ISLAMABAD: Cricket Australia and the Pakistan Cricket Board responded fleetly to a death trouble delivered to Australian each- rounder Ashton Agar, saying on Monday they believed it was “ not considered a threat”.
Agar’s mate was transferred a social media communication — probably from India in an attempt to disrupt Australia’s first stint of Pakistan since 1998 — advising the cricketer shouldn’t travel to Pakistan or threat not returning.
“ Your children will miss their Father if he comes to Pakistan. Our gunners will blow his head,” part of the communication reads.
The communication was incontinently reported to authorities, including the combined government security agencies.
In a statement, it was plant that the trouble wasn’t believable and it’s believed the communication came from a fake Instagram account.
“ Cricket Australia is apprehensive of a social media post, of which the nature and content has been delved by the PCB, CA and combined Government security processes,” a CA statement read.
“ There are expansive security plans in place for this type of social media exertion, which, in this case, isn’t considered a threat. No farther comment will be made at this time.”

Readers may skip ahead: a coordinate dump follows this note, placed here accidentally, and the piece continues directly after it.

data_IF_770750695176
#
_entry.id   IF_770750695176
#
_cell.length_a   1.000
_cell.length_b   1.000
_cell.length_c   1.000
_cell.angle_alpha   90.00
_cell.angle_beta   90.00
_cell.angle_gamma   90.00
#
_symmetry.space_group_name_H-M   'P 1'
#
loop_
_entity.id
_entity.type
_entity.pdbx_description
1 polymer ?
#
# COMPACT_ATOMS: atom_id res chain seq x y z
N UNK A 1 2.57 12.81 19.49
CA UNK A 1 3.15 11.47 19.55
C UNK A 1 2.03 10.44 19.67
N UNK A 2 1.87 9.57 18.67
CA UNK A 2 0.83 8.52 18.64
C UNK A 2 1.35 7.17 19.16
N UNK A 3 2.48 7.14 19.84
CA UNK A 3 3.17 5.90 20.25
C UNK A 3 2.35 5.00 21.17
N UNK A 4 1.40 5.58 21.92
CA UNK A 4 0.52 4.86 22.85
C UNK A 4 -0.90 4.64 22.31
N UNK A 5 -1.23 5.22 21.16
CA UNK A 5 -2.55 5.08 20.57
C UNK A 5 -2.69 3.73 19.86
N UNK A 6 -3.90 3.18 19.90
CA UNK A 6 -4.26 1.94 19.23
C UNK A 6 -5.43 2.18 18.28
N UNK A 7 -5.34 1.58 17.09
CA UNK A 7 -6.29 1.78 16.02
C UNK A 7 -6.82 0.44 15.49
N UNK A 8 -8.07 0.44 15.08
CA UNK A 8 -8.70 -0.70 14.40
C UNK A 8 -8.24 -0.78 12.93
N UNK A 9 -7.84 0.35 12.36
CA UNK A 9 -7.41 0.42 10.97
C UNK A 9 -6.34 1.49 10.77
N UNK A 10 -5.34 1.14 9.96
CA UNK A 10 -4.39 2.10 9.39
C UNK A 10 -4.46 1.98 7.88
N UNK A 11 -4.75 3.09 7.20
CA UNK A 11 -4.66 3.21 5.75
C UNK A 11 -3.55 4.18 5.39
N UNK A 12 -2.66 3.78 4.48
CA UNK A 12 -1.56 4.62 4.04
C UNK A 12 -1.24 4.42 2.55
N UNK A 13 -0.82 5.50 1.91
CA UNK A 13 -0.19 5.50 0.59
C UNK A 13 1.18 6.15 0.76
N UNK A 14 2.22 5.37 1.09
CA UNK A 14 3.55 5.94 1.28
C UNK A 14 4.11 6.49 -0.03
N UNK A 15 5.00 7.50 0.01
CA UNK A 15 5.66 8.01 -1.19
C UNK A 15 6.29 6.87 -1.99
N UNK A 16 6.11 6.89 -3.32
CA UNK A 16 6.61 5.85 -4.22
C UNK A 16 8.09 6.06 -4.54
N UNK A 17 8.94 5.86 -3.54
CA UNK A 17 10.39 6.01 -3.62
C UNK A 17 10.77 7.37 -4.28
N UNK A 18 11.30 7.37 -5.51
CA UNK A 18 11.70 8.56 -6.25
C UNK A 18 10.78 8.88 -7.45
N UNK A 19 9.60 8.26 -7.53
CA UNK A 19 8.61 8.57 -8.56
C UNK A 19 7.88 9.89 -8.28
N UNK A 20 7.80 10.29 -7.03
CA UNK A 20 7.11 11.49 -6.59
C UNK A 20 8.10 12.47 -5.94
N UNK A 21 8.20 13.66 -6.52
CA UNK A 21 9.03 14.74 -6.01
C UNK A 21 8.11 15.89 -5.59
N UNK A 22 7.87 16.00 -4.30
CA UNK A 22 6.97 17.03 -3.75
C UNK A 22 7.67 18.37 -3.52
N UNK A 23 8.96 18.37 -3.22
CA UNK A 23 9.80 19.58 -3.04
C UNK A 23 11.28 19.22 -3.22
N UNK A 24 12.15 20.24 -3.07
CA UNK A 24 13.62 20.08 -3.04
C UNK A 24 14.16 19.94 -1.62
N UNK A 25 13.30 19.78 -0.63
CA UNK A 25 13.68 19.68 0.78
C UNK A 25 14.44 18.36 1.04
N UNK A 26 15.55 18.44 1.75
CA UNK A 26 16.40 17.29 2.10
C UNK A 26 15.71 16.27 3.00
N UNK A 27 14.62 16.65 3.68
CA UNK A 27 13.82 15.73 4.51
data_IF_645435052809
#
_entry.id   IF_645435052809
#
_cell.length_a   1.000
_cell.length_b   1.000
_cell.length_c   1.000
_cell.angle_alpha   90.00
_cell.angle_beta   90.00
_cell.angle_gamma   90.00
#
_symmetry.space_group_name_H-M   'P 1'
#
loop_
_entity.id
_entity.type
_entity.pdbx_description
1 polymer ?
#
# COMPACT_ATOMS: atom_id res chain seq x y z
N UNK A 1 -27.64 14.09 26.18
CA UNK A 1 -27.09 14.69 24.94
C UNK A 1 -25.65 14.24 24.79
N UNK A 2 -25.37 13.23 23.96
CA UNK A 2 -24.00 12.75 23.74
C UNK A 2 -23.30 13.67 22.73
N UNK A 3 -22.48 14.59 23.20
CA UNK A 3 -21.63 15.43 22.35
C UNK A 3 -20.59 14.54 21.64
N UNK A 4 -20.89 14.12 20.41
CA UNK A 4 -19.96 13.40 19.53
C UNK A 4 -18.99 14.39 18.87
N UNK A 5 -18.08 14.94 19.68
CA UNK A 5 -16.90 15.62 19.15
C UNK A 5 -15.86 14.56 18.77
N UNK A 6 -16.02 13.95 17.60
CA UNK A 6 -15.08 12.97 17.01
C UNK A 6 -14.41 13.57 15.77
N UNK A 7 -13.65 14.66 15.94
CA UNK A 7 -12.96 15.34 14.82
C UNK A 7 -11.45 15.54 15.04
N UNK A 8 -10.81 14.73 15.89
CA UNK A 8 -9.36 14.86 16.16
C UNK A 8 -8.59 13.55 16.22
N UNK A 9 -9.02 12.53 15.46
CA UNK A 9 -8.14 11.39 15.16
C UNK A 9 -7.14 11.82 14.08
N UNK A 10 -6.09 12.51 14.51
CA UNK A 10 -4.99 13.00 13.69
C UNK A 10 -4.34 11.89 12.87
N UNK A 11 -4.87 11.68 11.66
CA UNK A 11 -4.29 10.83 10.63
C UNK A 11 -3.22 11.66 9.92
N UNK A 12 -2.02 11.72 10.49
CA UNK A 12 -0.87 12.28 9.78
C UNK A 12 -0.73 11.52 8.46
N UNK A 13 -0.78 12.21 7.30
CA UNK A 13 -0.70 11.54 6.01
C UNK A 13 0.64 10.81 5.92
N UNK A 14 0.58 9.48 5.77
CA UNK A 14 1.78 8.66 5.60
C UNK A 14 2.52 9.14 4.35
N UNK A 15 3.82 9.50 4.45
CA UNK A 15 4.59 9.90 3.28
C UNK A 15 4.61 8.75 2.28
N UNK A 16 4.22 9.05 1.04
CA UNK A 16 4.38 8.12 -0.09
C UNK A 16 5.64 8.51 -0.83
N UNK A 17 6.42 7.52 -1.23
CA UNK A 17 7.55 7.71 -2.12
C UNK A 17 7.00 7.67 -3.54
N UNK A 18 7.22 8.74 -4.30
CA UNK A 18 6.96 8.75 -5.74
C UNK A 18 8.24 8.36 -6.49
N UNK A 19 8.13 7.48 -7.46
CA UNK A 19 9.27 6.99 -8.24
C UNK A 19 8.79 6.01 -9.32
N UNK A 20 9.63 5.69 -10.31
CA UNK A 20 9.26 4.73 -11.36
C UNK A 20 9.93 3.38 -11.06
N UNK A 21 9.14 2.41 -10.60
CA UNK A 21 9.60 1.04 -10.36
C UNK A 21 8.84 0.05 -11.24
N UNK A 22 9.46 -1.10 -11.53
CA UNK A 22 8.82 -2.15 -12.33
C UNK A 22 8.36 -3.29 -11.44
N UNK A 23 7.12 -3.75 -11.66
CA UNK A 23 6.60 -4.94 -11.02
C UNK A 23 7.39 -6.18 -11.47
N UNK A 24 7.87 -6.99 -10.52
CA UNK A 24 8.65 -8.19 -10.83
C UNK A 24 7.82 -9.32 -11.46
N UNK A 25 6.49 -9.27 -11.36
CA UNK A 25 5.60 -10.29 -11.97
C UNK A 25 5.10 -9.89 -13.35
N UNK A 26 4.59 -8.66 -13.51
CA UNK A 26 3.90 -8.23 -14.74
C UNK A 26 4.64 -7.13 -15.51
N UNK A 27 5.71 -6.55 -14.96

Agar doesn’t have any children, but the trouble was an early memorial of the pressures of playing in Pakistan.
Australia touched down in Islamabad less than 48 hours agone for what’s their first stint of Pakistan in 24 times due to security pitfalls.
Some police and military help are guiding the platoon over the course of the six week stint, which includes three Tests, three ODIs and a lone T20 institution.
Media reports said the trouble transferred to Agar’s mate began from India and was a plot to try and scarify the excursionists from completing their stint.
The trouble won’t be looked at fondly by the PCB on the dusk of the largely awaited series.
New Zealand left Pakistan on the day of their first game last time after entering pitfalls. England also cancelled their series.
Brigades have stayed down since terrorists attacked a Sri Lanka platoon machine on the way to a game in Lahore in 2009.
Since arriving in Pakistan on Sunday, Australia’s elderly members have said they feel comfortable and safe in the country.